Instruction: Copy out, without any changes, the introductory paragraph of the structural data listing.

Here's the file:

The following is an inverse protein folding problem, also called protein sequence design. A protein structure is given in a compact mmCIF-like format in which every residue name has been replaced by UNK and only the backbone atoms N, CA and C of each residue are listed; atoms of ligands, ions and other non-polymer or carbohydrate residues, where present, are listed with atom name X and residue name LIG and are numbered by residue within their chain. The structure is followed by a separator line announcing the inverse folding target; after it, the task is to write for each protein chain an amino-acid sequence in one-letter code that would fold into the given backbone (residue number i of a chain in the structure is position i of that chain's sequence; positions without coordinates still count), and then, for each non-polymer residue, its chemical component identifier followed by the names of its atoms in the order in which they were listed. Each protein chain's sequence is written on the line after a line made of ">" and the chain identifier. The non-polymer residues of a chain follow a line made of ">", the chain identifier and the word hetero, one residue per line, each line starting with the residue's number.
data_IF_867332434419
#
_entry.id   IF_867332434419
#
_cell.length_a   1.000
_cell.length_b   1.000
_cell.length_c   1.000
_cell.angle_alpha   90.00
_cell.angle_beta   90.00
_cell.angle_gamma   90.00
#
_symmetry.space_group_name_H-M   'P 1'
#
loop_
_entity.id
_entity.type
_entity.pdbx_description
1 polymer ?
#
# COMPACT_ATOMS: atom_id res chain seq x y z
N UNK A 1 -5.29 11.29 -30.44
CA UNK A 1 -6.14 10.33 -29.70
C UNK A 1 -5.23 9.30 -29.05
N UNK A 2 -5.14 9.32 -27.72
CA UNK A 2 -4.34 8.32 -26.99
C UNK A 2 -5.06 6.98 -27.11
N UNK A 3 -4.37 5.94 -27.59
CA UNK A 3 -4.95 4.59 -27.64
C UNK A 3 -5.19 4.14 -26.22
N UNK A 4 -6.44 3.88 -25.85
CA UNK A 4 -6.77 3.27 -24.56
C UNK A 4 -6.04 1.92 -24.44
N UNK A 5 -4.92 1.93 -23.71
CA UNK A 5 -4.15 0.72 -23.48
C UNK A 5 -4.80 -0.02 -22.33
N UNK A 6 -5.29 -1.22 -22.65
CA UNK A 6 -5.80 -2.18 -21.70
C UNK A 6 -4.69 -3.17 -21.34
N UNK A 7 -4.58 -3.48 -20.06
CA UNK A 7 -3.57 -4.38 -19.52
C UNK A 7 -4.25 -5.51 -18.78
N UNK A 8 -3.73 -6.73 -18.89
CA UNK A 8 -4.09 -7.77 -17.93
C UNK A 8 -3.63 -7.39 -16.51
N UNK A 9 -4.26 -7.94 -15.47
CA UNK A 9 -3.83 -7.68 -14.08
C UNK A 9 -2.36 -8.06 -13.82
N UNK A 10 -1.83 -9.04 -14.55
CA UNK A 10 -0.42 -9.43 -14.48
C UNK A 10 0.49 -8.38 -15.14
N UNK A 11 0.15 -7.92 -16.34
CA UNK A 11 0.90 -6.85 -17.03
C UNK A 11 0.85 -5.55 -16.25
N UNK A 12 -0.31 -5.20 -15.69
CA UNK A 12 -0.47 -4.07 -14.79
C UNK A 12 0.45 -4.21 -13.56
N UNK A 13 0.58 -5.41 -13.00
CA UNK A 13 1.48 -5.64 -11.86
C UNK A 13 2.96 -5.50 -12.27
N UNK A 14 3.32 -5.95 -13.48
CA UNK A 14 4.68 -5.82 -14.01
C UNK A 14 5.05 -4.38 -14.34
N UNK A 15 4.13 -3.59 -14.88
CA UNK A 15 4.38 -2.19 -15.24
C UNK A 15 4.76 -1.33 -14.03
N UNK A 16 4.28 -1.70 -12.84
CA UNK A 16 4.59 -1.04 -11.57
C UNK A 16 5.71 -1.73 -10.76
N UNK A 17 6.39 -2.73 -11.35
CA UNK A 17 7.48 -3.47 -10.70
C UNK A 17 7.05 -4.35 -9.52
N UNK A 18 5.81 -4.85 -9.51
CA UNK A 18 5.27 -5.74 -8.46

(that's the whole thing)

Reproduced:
The following is an inverse protein folding problem, also called protein sequence design. A protein structure is given in a compact mmCIF-like format in which every residue name has been replaced by UNK and only the backbone atoms N, CA and C of each residue are listed; atoms of ligands, ions and other non-polymer or carbohydrate residues, where present, are listed with atom name X and residue name LIG and are numbered by residue within their chain. The structure is followed by a separator line announcing the inverse folding target; after it, the task is to write for each protein chain an amino-acid sequence in one-letter code that would fold into the given backbone (residue number i of a chain in the structure is position i of that chain's sequence; positions without coordinates still count), and then, for each non-polymer residue, its chemical component identifier followed by the names of its atoms in the order in which they were listed. Each protein chain's sequence is written on the line after a line made of ">" and the chain identifier. The non-polymer residues of a chain follow a line made of ">", the chain identifier and the word hetero, one residue per line, each line starting with the residue's number.